Around the turn of the 20th century, the Kansas City Terminal Railway, a company controlled by the 12 railroads serving Kansas City, decided that a new location was needed for the train depot. The location at the time was prone to flooding by the Kansas and Missouri Rivers. A new location was selected south of the central business district, above and away from the floodplain. The architect chosen to design the building was Jarvis Hunt, a proponent of the City Beautiful movement. The Beaux-Arts station opened on October 30, 1914 as the third-largest train station in the country. The building encompasses 850,000 square feet (79,000 m²), the ceiling in the Grand Hall is 95 feet (29 m) high, there are three chandeliers weighing 3,500 pounds (1600 kg) each, and the Grand Hall clock has a six-foot (1.8-m) diameter face. Due to its central location, Kansas City was a hub for both passenger and freight rail traffic. The scale of the building reflected this status.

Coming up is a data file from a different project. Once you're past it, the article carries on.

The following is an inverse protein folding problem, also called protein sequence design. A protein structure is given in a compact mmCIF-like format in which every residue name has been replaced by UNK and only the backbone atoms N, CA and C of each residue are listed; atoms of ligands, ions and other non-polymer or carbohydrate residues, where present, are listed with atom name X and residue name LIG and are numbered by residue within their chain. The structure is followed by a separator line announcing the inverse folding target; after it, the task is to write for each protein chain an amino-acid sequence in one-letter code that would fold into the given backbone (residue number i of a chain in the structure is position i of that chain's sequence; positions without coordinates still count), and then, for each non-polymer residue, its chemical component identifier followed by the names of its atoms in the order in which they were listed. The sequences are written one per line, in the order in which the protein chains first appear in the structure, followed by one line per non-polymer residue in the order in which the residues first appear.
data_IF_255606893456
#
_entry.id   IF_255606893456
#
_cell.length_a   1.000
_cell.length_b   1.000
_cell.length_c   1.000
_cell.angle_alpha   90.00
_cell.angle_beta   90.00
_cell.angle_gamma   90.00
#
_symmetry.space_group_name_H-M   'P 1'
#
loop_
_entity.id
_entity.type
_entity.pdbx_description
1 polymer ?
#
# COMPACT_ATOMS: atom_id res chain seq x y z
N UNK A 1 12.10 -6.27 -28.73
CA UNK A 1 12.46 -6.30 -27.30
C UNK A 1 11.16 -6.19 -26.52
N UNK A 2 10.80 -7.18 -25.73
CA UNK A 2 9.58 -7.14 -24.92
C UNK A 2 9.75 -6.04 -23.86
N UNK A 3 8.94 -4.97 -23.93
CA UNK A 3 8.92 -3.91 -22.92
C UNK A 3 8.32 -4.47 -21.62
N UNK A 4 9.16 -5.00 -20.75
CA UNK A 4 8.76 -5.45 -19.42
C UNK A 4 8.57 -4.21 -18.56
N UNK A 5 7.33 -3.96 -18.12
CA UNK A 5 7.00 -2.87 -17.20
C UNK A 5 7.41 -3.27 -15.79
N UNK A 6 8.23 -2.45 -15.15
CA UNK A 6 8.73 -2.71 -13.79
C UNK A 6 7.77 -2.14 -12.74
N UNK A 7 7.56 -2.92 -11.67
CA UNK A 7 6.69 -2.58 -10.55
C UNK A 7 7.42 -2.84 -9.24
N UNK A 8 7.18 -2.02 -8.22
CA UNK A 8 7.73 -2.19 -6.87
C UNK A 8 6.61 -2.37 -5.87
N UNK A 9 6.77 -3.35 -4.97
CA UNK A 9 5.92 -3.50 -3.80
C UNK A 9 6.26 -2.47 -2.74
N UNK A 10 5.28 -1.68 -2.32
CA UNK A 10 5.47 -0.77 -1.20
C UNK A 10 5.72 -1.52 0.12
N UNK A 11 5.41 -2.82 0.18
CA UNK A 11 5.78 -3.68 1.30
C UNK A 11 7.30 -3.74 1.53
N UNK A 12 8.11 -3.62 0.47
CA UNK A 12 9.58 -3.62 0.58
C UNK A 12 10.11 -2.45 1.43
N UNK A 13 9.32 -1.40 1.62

Union Station made headlines on June 17, 1933, as four unarmed FBI agents were gunned down by gang members attempting to free captured fugitive Frank Nash. Nash was also killed in the gun battle. The “Kansas City Massacre” highlighted the lawlessness of Kansas City under the Pendergast Machine and resulted in the arming of all FBI agents.
In 1945, annual passenger traffic peaked at 678,363. As train travel declined beginning in the 1950s, the city had less and less need for a large train station. By 1973, only 32,842 passengers passed through the facility.